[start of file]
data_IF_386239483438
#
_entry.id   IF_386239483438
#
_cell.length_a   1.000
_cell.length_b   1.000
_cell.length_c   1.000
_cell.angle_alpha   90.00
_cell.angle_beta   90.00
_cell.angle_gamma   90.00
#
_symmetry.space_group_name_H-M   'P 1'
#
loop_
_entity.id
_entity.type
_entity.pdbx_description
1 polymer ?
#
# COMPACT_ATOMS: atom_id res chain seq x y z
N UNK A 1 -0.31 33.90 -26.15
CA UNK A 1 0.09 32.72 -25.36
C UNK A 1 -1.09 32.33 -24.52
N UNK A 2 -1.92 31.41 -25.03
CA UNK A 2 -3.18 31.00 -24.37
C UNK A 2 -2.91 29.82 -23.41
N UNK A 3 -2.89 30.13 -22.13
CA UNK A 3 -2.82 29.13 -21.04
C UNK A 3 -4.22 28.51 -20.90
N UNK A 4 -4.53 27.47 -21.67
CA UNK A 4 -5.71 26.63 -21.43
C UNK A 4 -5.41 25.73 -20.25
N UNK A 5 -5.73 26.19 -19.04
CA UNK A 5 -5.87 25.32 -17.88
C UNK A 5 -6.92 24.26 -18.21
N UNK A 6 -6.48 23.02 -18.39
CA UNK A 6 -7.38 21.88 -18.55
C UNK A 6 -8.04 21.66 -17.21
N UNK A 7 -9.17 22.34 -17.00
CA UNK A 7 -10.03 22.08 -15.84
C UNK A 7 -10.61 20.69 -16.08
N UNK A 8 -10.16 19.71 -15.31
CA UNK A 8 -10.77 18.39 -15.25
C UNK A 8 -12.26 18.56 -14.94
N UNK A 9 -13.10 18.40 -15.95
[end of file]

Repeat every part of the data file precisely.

data_IF_386239483438
#
_entry.id   IF_386239483438
#
_cell.length_a   1.000
_cell.length_b   1.000
_cell.length_c   1.000
_cell.angle_alpha   90.00
_cell.angle_beta   90.00
_cell.angle_gamma   90.00
#
_symmetry.space_group_name_H-M   'P 1'
#
loop_
_entity.id
_entity.type
_entity.pdbx_description
1 polymer ?
#
# COMPACT_ATOMS: atom_id res chain seq x y z
N UNK A 1 -0.31 33.90 -26.15
CA UNK A 1 0.09 32.72 -25.36
C UNK A 1 -1.09 32.33 -24.52
N UNK A 2 -1.92 31.41 -25.03
CA UNK A 2 -3.18 31.00 -24.37
C UNK A 2 -2.91 29.82 -23.41
N UNK A 3 -2.89 30.13 -22.13
CA UNK A 3 -2.82 29.13 -21.04
C UNK A 3 -4.22 28.51 -20.90
N UNK A 4 -4.53 27.47 -21.67
CA UNK A 4 -5.71 26.63 -21.43
C UNK A 4 -5.41 25.73 -20.25
N UNK A 5 -5.73 26.19 -19.04
CA UNK A 5 -5.87 25.32 -17.88
C UNK A 5 -6.92 24.26 -18.21
N UNK A 6 -6.48 23.02 -18.39
CA UNK A 6 -7.38 21.88 -18.55
C UNK A 6 -8.04 21.66 -17.21
N UNK A 7 -9.17 22.34 -17.00
CA UNK A 7 -10.03 22.08 -15.84
C UNK A 7 -10.61 20.69 -16.08
N UNK A 8 -10.16 19.71 -15.31
CA UNK A 8 -10.77 18.39 -15.25
C UNK A 8 -12.26 18.56 -14.94
N UNK A 9 -13.10 18.40 -15.95